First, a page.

Monday, April 4, 2016


Ground Control to Joe, you are not alone.

I’ve never piloted an airplane.  I know many people who have and I admire their ability to do so but I’m okay with having someone else in the cockpit.  In fact, I’d really rather not fly at all, and if possible, I don’t.  To me being on a commercial airplane is a bit like sitting on a lawn chair in a drain pipe with 200 slightly uncomfortable people whom you’ve never met.

When I was still working I flew often, I had to.  Driving to London or Tokyo from Oregon would have required some high speed amphibious vehicle not yet invented.  My dislike for flying had nothing to do with the 9/11 tragedy but several years after that event on a return flight from the Caribbean, I lost it. I had a good old fashioned breathe-into-a-paper-bag panic attack and wound up in a Dallas hospital.  It only happened that one time, but I can tell you since then I only fly medicated.

I’ve heard Air Traffic Control described as the brain center of the airways, providing pilots critical information required to navigate air space, prevent collisions, organize and expedite landings and takeoffs, and manage a host of other things related to keeping things moving and on time.  That sounds a lot like the brain’s function in the human body. 

Now let’s say Al goes to work as a controller for Joe’s brain. 

During his first few years on the job things go pretty well and he manages to keep things on track just as he was trained to do.  Oh, he pushes the wrong buttons from time to time but only little things are affected in Joe’s brain, not much to worry about.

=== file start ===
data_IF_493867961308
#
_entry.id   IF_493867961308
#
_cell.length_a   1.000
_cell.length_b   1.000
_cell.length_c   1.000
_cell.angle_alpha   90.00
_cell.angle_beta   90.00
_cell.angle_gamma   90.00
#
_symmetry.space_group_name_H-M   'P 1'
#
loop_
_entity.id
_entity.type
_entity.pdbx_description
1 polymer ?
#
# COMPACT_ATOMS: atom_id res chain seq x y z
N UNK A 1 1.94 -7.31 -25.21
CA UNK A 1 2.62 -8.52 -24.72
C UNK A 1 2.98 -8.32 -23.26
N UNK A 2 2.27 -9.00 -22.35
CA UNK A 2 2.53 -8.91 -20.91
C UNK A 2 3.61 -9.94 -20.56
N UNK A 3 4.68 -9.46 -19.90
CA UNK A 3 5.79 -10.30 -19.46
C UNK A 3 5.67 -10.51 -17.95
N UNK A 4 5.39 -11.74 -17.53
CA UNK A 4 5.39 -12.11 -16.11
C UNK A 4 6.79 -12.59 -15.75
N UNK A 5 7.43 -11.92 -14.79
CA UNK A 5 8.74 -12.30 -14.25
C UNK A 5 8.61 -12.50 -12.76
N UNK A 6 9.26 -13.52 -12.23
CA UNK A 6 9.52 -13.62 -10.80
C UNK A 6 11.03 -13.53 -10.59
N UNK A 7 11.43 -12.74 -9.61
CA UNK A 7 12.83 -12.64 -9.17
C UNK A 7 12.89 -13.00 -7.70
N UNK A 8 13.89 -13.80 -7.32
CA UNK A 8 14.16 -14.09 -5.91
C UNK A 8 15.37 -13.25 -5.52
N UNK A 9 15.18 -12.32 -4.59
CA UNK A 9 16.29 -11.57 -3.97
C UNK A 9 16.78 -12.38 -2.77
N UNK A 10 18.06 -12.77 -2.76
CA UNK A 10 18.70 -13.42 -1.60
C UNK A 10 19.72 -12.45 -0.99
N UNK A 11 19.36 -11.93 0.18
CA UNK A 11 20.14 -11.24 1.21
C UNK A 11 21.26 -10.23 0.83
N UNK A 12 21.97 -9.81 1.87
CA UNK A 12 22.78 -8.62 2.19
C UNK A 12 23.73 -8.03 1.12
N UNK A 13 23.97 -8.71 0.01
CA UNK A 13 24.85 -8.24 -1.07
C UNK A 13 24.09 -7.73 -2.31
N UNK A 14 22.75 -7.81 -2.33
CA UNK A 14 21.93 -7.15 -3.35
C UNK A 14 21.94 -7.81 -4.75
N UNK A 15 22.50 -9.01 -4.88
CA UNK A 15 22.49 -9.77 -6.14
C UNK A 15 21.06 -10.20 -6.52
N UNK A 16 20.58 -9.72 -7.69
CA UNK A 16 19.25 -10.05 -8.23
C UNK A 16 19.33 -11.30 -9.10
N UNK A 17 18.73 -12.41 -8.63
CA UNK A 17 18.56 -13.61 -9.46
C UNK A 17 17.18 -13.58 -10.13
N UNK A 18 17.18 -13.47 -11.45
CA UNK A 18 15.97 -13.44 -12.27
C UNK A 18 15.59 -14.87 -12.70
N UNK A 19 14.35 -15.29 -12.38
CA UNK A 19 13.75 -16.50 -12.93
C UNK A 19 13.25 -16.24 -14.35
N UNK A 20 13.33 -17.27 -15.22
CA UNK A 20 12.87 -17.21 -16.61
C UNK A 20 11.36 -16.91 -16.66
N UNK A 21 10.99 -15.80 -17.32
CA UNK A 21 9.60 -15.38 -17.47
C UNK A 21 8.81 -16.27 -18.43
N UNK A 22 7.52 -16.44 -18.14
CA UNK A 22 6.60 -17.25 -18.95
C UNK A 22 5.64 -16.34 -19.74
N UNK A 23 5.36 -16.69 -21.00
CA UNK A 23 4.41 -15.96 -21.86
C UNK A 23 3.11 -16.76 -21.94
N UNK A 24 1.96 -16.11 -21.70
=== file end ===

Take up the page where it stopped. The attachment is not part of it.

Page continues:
Over the next year or two Al occasionally dozes off on the job and Joe starts forgetting words and misplacing things.  Al spills something on a control panel and Joe begins making errors in judgment.  Then one day, Al steps on a power cord and the part of Joe’s brain that controls emotions goes haywire. Joe starts getting angry and saying things no one else understands.

About this phase on the job, Al gets bored and starts flipping switches just to see how Joe reacts.  Joe starts sleeping in the middle of the day but can’t sleep at night.  He can’t remember where we parked the car or find his way to places he’s been many times.  There are days he’s just stuck in a dense fog, unable to tell the time of day.

It’s become clear that Al needs to be fired.  He’s creating major problems in Joe’s everyday life and there is no question who’s to blame.  But by now Al has tenure; he’s a union guy, which gives him the right to keep the job for as long as he wants.  There isn’t anything we can do.  We can’t even negotiate.

Al has put Joe on an unnavigable course without hope of a correction.   There are no tools to fix what Al has sabotaged and he’s emboldened by our inability stop him. He’s triggering the hatch door and readying to send Joe on a journey with no return.

“This is Major Tom to Ground Control
I’m stepping through the door
And I’m floating in a most peculiar way
And the stars look very different today
For here am I sitting in a tin can
Far above the world
Planet earth is blue
And there’s nothing I can do
Though I’m past one hundred thousand miles
I’m feeling very still
And I think my spaceship knows which way to go
Tell my wife I love her very much she knows”

Lyrics from Space Oddity, song by Dave Bowie in 1969. 

It might be too late to stop Al this time, but we’ve got to take him out before he destroys others.

Please join me in the fight to stop Al.  Take the Purple Pledge at:

Each time you talk about Alzheimer’s disease, you raise awareness and inspire action.

Ground control to Joe, you are not alone.